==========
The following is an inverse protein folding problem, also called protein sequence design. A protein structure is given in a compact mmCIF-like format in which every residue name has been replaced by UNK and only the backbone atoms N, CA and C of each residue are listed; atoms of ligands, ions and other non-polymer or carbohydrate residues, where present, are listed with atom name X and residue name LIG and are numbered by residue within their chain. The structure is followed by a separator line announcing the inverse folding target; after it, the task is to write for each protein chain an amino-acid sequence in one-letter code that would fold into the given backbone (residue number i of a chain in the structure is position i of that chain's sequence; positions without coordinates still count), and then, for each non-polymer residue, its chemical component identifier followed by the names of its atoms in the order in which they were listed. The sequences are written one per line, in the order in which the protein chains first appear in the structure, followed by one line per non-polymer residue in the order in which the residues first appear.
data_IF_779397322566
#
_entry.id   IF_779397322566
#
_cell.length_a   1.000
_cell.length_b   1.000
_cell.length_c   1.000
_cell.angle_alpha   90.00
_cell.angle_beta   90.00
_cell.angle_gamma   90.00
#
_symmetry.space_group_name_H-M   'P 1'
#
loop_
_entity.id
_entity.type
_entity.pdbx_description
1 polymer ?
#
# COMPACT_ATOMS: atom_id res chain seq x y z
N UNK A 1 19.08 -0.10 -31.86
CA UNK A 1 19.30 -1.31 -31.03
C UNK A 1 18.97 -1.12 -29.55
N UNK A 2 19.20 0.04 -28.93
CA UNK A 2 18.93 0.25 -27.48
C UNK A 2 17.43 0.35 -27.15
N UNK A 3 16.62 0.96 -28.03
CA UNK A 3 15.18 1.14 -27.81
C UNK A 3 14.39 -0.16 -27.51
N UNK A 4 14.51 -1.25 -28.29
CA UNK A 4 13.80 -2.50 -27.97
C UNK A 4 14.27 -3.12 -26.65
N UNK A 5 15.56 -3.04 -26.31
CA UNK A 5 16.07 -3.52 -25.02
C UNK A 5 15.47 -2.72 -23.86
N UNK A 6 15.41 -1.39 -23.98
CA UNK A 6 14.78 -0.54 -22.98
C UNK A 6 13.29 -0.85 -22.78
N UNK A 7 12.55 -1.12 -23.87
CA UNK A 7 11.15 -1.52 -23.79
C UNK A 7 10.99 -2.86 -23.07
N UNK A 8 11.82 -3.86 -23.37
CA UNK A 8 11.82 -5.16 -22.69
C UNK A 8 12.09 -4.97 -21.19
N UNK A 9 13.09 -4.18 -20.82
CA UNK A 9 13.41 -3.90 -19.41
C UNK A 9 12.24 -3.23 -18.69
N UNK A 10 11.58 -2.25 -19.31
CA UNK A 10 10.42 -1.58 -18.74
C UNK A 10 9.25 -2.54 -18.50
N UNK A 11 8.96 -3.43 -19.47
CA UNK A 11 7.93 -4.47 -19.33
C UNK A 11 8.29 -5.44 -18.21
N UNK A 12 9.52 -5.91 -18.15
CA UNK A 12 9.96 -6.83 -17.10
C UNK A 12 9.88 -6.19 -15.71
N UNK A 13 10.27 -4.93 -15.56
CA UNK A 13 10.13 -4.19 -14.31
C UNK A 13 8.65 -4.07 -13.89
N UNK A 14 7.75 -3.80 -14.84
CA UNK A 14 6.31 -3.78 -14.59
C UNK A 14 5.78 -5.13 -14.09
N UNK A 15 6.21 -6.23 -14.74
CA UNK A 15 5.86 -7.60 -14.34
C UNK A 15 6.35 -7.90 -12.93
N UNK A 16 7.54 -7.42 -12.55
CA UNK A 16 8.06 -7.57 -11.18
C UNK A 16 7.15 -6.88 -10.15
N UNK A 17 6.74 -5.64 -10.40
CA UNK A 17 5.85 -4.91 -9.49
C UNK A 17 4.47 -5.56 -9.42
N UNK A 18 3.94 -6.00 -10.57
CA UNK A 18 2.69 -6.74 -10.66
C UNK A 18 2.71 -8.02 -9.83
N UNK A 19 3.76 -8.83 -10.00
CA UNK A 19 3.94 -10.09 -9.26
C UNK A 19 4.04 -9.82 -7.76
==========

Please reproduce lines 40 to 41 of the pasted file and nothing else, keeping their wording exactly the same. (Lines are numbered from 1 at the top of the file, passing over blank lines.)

N UNK A 7 12.55 -1.12 -23.87
CA UNK A 7 11.15 -1.52 -23.79